Roller Derby mom of 8 inspires with World Cup selection
Terrace's Sasheen Wesley, a.k.a. 'Bash-Full', is off to England to play for international Team Indigenous
When she was little, other kids at school gave Sasheen Wesley a nickname.
"They started calling me 'Bashful' because I was so shy," the soft-spoken 33-year-old said from her home in Gitaus, northeast of Terrace, B.C.
Twenty-five years on, the name has stuck. Only now, Bashful has evolved into "Bash-Full" — a fast-skating, hard-hitting roller derby star and mother of eight who has just been named to international Team Indigenous.
"I was very shocked," says Wesley about making the cut. "I couldn't stop smiling for days."
The newly formed team is set to debut at the 2018 Roller Derby World Cup in Manchester, England on Feb. 1.
Wesley is one of 20 women selected. The others come from elsewhere in Canada, the United States, Argentina, New Zealand and Samoa.
In the tradition of the sport, they all have awesome roller derby nicknames: Smoka Hontas is Ojibwe and Dakota, and SiouxperNova is of Yankton Sioux heritage. Victoria Deckem is Tlingit.
Bash-Full, a.k.a. Wesley, is Tsimshian Nation, and has never travelled farther than Alberta.
So, travelling to England won't just be the biggest trip she's ever taken. It will also be a beautiful moment in what has been a long and sometimes difficult personal journey.
Athletic childhood, tough teen years
In elementary school, Wesley played basketball, volleyball and soccer. But things changed when the high school years hit.
Wesley dropped out of school and had her first child when she was 17. Somewhere in the blur of raising young children and enduring an abusive relationship, alcohol became a problem.
Her first, fleeting exposure to roller derby came during Terrace's Riverboat Days parade in 2012. Players from the home town North Coast Nightmares skated by, decked out in their signature red helmets, striped socks, fishnet stockings and black eyeliner.
"I thought they were neat," recalls Wesley. "I've always liked anything that's unique."
A few months later, while attending a trades class at the local college, she happened upon a flyer advertising the Nightmares' Fresh Meat program for new recruits.
Fear of falling
A competitive instinct that had been buried for years sparked back to life. Despite some nervousness, she signed up.
"I was scared. I had never skated on quad skates before ... and I was worried about falling," she said.
"But they teach you how to fall safely, and then they encourage you to fall with style. And everyone cheers for you when you fall, which doesn't make it scary anymore."
After four weeks in the Fresh Meat program, Wesley was given the opportunity to join the team.
She jumped at the chance to become a Nightmare.
No saying sorry in roller derby
Nightmares' head coach Chris Thomas remembers doubting if Wesley had the right stuff for roller derby in those early days.
"It's a full contact sport and she was a fairly timid skater ... very reluctant to hit people and apologetic for doing so," Thomas said.
Just like there's no crying in baseball, there's no saying sorry in roller derby. Equal parts speed skating, football and pro wrestling, hitting — and being hit — is essential.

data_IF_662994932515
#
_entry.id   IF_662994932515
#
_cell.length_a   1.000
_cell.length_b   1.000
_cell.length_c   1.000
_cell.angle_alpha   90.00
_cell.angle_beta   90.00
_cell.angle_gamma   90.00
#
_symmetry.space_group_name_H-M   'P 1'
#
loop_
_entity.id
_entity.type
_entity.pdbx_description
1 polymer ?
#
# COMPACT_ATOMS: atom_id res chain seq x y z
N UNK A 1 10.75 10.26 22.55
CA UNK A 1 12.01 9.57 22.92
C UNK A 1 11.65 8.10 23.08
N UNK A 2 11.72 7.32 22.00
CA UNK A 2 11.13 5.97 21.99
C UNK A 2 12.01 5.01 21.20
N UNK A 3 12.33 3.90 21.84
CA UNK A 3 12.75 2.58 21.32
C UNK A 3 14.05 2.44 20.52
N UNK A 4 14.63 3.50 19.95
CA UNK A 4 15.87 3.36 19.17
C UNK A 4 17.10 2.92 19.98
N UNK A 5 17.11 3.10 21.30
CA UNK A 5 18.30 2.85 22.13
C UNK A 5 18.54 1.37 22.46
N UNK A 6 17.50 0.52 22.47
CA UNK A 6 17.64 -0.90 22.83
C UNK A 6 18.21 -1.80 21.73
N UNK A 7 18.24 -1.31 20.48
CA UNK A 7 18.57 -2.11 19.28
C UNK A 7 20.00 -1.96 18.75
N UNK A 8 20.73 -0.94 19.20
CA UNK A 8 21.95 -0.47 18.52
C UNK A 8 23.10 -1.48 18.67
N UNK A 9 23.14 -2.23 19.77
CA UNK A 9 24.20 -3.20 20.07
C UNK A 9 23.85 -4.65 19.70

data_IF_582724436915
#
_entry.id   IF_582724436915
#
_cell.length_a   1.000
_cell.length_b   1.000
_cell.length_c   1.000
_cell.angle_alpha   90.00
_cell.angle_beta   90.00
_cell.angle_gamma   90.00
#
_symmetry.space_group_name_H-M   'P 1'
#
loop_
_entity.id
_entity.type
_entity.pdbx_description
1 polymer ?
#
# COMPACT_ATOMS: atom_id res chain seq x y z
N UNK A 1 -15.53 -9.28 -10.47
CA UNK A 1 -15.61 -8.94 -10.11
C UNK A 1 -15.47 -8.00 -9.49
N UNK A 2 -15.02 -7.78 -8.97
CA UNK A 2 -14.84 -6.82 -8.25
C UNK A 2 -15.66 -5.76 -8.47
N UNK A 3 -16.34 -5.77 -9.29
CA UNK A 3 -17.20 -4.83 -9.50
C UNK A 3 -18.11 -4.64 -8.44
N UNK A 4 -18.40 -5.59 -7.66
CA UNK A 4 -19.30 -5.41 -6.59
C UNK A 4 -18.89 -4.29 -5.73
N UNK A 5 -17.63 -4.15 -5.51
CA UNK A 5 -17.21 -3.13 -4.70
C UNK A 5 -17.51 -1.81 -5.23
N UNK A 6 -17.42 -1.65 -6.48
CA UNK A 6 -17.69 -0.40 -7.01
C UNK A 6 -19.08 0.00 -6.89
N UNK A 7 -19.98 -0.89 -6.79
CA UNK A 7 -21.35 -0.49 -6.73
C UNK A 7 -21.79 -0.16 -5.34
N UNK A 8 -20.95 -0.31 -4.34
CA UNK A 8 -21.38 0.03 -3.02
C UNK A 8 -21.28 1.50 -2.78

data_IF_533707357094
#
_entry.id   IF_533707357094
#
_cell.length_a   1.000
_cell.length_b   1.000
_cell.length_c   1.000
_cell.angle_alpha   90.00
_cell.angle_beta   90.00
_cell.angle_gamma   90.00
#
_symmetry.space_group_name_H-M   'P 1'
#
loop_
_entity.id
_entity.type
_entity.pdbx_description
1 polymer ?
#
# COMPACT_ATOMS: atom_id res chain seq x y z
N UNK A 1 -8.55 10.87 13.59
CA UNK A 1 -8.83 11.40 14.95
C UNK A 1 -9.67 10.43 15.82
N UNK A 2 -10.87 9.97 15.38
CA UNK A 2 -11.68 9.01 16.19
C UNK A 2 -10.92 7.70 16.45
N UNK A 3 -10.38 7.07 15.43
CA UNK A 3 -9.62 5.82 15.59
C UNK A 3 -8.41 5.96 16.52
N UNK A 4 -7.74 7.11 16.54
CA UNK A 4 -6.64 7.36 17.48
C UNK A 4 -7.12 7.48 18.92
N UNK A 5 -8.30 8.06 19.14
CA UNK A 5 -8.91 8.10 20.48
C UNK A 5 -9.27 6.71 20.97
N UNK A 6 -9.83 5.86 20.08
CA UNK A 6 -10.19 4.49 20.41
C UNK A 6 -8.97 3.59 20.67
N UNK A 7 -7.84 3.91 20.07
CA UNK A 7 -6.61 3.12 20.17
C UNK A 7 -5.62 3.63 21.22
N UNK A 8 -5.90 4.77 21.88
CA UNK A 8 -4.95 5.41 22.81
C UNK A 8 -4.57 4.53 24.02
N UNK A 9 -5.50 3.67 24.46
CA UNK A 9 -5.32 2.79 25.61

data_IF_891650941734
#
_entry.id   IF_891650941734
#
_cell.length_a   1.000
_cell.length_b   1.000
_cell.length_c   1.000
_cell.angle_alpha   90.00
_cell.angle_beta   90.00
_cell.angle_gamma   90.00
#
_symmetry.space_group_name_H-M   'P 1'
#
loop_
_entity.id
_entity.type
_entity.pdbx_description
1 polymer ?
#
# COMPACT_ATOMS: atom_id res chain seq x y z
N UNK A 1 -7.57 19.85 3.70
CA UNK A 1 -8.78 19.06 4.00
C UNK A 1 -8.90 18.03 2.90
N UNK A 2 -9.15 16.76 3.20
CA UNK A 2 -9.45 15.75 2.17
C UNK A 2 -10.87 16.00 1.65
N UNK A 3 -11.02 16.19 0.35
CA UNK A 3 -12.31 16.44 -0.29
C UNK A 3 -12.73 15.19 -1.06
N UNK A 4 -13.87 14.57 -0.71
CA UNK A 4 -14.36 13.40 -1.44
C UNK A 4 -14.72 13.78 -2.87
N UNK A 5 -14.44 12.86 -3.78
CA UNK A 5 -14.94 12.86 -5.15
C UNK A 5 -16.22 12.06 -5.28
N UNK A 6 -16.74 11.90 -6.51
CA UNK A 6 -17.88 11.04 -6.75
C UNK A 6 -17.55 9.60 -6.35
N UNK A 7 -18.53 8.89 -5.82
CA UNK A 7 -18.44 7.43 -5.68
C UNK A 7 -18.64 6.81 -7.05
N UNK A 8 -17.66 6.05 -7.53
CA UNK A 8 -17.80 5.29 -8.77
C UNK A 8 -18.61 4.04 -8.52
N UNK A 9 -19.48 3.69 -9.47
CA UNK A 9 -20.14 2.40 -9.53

Despite those fearful first strides, Wesley stuck with it. The more she skated, the more her confidence grew.
She also started working out regularly and paying attention to nutrition. And she stopped drinking.
"Battling addiction was hard but when I became focused on derby I would actually rather work out or get to derby practice than drink with my friends," she said.
Roller derby is played five a side, with each team normally putting four blockers and one jammer on the floor.
After two years, Wesley's skills became strong enough for her to switch positions, moving from blocker to jammer.
The jammer's job is to break through the opposing team's blockers, scoring points by lapping opposing players. It's a rolein which Wesley's quick reflexes andsmall, five-foot, two inch frame can come in handy.
"A lot of the women are bigger and taller than me but … sometimes they can't see me and they can lose track of me," she said.
It also helps that Wesley lost the need to say sorry all the time.
"She's quite aggressive now and it's excellent to watch," says Thomas.
Juggling the demands of derby and a blended family with eight children ages 11 months to 16 years is not for the faint of heart.
But the Wesley clan has gone all in to support her passion.
The abusive relationship from years earlier is over. Her new partner is trying to figure out how he can get to Manchester to cheer on Bash-Full and Team Indigenous in their world debut.
The four oldest children have joined the Nightmares' junior derby team.
"My children are proud of me and happy for me and wanting to follow me into roller derby. That is so much pride for me," Wesley said.
Team Indigenous hasn't met in person, but players have been Skyping regularly and trading competition video to get to know each other's playing style.
The women already feel connected, and for reasons other than roller derby: Wesley said they all struggle with the tragedy of missing and murdered Indigenous women in their communities.
The team has pledged to donate 10 per cent of all its fundraising to a MMIW organization.
The women will come together as a team for the first time in Manchester on Jan. 29, two days before the tournament begins.
"To compete at the World Cup and show the world who we are, that's a big deal."